At least eight security experts who had signed up for the RSA 2014 security conference to be held Feb. 24-28 in San Francisco have publicly pulled out.
They include F-Secure Chief Security Researcher Mikko Hypponen; Taia Global founder and CEO Jeffrey Carr, who is also founder of the Suits and Spooks conference; Christopher Soghoian of the ACLU; Marcia Hoffman, formerly a senior staff attorney at the Electronic Frontier Foundation; Mozilla Chief of Privacy Alex Fowler; and Google’s Adam Langley.
The departures are part of the backlash within the cybersecurity community against the RSA reportedly accepting US$10 million from the U.S. National Security Agency in exchange for embedding a flawed random number generator it provided into one of RSA’s Bsafe security products.
“This is simply a group of people expressing their disapproval for the way that RSA has handled [the issue],” Taia Global’s Carr told TechNewsWorld.
RSA “is the real target, [and] there should be a boycott of all RSA products,” Carr continued.
The Fighting Finn
Hypponen’s Dec. 23 withdrawal was perhaps the most prominent: In a highly publicized open letter to RSA Executive Chairman Art Coviello and Joseph Tucci, chairman and CEO of RSA’s parent company EMC, he canceled his scheduled speech.
He was also scheduled to participate in a United States Federal Trade Commission panel at the conference.
Hypponen on Wednesday updated his letter to say he was canceling all appearances at RSA 2014 and that F-Secure would not speak, sponsor or exhibit at the conference.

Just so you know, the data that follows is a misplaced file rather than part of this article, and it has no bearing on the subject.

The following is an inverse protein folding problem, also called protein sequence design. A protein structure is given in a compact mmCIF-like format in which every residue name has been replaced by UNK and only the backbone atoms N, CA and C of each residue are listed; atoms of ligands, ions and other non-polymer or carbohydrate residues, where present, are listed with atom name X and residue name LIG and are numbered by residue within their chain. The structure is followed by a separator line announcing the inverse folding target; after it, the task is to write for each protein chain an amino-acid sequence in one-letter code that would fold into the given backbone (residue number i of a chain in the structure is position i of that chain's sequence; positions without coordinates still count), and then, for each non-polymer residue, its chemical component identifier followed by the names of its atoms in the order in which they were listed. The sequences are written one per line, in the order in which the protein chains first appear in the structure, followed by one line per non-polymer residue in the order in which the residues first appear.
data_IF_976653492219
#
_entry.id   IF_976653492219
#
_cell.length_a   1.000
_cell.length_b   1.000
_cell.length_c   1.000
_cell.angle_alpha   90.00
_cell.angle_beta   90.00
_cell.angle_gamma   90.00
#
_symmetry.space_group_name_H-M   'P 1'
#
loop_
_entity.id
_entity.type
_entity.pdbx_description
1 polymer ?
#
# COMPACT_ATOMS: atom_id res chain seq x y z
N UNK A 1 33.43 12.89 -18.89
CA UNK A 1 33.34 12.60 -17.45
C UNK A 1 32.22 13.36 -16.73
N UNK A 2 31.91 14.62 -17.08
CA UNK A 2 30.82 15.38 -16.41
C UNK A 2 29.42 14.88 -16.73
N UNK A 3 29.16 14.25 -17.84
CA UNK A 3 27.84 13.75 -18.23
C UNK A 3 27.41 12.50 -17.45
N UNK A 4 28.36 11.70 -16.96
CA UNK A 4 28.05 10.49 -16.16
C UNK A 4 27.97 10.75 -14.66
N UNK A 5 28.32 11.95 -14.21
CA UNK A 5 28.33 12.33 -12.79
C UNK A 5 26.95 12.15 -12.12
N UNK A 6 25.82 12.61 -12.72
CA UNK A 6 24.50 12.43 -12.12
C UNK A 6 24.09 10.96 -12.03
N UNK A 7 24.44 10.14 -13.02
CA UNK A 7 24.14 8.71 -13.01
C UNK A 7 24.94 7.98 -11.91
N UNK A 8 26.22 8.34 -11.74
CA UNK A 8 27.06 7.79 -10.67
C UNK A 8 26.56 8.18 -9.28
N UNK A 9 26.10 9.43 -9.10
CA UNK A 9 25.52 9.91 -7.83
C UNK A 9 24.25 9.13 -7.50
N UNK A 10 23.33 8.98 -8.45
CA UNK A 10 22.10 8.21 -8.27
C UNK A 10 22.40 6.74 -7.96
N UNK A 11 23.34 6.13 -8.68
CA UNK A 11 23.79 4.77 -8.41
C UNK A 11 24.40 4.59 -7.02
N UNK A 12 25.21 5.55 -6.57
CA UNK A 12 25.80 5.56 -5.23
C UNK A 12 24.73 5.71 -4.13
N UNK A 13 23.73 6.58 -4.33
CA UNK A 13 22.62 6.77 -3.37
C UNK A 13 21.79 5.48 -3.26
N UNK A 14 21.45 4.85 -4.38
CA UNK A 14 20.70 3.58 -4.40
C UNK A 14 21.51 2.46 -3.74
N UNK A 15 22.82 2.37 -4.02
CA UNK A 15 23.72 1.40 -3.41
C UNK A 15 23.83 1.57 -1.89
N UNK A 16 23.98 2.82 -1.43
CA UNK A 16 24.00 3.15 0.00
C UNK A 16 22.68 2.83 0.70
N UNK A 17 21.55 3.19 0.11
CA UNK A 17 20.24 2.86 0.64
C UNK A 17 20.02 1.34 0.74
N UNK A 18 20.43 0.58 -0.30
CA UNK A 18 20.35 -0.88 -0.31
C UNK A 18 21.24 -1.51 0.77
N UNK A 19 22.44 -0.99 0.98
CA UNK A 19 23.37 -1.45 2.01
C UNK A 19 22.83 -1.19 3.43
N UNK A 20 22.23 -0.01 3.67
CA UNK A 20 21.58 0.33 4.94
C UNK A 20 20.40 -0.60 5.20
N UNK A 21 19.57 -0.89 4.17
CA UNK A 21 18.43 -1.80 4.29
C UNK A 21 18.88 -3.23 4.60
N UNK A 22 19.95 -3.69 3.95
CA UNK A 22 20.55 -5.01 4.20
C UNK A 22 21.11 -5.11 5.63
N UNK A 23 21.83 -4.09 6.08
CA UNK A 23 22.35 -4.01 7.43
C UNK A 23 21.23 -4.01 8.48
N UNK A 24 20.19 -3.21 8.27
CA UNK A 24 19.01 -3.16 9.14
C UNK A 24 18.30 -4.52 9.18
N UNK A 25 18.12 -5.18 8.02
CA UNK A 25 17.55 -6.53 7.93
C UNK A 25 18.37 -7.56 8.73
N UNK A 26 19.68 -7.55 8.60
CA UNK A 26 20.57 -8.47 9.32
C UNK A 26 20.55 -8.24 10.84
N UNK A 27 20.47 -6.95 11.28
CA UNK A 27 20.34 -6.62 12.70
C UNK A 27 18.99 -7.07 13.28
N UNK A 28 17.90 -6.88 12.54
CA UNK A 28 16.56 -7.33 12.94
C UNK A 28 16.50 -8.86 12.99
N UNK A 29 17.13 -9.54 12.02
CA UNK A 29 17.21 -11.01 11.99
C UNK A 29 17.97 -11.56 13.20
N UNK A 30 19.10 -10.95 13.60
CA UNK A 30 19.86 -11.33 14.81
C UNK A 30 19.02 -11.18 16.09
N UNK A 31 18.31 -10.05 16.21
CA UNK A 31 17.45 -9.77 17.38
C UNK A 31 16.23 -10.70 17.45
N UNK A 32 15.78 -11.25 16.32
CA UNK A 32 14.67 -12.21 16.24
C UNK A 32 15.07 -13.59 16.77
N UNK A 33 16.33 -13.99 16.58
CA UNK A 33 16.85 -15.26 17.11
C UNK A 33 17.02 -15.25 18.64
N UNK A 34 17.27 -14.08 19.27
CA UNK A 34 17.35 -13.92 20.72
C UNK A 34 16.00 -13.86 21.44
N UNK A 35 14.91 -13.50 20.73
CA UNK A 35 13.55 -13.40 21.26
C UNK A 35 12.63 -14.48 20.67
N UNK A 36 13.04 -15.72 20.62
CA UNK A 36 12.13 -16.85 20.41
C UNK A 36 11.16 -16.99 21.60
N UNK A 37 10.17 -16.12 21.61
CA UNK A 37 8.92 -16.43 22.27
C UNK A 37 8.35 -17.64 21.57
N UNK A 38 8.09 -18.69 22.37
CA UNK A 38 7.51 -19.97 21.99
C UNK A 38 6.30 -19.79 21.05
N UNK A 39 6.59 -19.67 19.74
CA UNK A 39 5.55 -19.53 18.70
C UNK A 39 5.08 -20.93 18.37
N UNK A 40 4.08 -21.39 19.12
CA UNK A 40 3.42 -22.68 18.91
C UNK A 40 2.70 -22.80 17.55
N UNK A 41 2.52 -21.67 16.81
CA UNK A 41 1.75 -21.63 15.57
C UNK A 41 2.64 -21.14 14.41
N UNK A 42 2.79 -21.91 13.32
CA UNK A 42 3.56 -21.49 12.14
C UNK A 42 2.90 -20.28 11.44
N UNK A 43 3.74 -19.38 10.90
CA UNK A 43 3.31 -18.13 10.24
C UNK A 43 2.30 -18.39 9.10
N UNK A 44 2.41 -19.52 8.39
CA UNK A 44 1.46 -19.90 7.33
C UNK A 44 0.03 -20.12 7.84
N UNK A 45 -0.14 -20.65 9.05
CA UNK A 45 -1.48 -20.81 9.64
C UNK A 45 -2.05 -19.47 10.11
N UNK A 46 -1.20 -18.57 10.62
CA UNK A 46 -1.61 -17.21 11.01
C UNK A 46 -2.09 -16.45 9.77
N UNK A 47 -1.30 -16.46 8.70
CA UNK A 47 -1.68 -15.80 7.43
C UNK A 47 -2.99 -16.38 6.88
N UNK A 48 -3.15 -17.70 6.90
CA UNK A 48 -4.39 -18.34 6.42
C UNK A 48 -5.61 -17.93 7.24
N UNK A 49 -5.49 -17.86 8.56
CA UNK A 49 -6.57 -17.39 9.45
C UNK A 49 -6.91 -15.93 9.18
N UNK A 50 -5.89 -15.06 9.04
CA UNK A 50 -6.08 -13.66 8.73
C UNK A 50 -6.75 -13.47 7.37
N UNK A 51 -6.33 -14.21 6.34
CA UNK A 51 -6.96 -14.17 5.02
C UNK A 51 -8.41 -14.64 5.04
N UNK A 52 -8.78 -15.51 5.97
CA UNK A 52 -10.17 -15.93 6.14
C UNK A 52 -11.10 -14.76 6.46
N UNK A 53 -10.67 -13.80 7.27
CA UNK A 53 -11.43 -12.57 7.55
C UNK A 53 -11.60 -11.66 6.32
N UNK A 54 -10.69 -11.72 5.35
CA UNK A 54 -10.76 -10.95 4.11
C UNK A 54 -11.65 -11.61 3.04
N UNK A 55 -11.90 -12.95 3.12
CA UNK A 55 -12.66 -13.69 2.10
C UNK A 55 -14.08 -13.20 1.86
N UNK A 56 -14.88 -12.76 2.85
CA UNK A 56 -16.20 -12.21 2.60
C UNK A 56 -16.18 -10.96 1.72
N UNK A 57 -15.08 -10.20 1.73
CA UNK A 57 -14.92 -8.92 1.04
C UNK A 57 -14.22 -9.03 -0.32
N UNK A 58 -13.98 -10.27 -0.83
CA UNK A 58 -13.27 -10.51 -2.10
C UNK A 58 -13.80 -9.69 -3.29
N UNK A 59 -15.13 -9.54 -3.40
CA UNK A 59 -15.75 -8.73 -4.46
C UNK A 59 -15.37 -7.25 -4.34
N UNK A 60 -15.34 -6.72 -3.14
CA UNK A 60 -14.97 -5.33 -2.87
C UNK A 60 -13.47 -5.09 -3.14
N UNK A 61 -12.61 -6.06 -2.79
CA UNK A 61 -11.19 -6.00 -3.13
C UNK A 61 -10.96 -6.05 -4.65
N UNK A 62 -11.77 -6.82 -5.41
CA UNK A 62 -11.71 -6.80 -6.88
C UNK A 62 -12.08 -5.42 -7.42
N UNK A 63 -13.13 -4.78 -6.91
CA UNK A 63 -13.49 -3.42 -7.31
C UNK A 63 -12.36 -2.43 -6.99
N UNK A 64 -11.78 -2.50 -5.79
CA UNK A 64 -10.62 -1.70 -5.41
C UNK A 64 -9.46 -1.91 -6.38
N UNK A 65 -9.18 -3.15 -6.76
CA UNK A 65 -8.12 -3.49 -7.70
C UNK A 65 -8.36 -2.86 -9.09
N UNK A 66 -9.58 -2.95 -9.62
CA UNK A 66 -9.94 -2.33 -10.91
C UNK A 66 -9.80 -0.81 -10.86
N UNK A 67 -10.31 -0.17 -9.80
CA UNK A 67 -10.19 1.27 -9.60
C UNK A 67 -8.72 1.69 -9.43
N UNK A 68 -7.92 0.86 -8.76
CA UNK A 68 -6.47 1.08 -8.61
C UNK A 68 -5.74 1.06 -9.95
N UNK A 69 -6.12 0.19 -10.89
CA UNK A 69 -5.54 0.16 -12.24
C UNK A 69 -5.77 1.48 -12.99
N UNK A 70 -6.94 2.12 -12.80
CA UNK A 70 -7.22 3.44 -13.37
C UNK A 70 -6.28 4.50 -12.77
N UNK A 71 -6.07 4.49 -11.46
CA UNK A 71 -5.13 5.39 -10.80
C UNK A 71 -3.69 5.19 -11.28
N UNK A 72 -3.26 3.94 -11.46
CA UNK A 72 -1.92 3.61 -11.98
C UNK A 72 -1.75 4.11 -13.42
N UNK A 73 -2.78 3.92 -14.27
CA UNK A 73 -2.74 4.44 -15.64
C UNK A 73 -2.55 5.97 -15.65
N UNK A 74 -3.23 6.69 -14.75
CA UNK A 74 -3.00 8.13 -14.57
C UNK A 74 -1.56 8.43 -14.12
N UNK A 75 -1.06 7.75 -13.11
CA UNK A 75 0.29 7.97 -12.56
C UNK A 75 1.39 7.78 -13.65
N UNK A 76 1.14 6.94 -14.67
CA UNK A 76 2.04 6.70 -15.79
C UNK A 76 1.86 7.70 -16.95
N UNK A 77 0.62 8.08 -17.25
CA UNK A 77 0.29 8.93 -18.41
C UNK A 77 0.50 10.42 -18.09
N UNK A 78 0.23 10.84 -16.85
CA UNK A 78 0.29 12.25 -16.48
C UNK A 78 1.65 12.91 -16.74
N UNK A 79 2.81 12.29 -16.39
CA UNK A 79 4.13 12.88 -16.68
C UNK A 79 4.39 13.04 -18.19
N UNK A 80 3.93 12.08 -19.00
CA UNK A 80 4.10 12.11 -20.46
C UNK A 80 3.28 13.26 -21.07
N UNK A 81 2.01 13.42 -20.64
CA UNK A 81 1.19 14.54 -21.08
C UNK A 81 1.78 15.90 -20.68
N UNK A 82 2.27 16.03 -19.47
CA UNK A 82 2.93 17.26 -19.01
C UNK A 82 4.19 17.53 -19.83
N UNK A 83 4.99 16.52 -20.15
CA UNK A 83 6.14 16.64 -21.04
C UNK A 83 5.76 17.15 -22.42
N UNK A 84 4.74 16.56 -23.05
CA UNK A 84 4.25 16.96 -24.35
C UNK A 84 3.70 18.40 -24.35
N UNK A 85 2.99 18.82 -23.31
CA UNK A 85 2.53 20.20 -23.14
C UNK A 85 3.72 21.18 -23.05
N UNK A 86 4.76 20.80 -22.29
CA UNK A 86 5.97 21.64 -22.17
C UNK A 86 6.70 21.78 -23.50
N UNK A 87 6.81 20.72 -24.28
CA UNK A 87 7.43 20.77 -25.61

“RSA’s behavior in light of the allegations has driven a wedge into the industry,” said Tim Erlin, director of IT security and risk strategy for Tripwire.
“In spite of the vocal protests and disagreements about RSA’s response to government pressure, there’s also an undercurrent of quiet support for the business decision that RSA made,” he told TechNewsWorld.
However, the company is the villain, according to Carr’s deconstruction of RSA’s statements on the NSA contract.
“If the company is presented with a National Security letter or other legal document which mandates their assistance, then clearly they have no choice,” he remarked. “That wasn’t the case with RSA. The problem is entirely of RSA’s making.”
The NSA “was merely continuing its long-term mission to find a way to break encryption for national security reasons,” Carr continued.
“The cover-up, denial and obfuscation are the real problems,” Erlin said. “There’s always a choice in any situation, but there are also consequences of that choice.”
Though there appears to be a line drawn in the sand, some are still reserving judgment on the issue.
“I want to see more statements from RSA about the allegations,” said Chris Jay Hoofnagle, director of information privacy programs at the Berkeley Center for Law & Technology. Scheduled to speak at the conference, he had not decided whether to pull out as of Wednesday.
“Fundamentally, it does not make sense to me that RSA would agree to the scheme for only $10 million,” Hoofnagle told TechNewsWorld. “It simply is not an economical decision, and the corrosive effect of the alleged decision could cause RSA to become our generation’s CryptoAG.”
CryptoAG , which makes encryption machines and cypher devices, has been accused of working with intelligence agencies — including the NSA — to rig its devices for their use.
Will the RSA Conference Survive?
The impact of the refusal of security experts to participate in RSA 2014 has yet to be calculated.
“If enough speakers decide to decline the opportunity to speak, it will certainly affect the quality of the 2014 conference, as well as the ability of conference organizers to obtain high-profile speakers for 2015,” Tripwire’s Erlin remarked.
“What we’ve seen so far really amounts to a first wave of protest, and it certainly has spurred discussion, including dissenting views,” he continued.
However, “unless there’s a truly unimaginable domino effect on the remaining speakers, it’s unlikely to affect the attendance numbers this year.”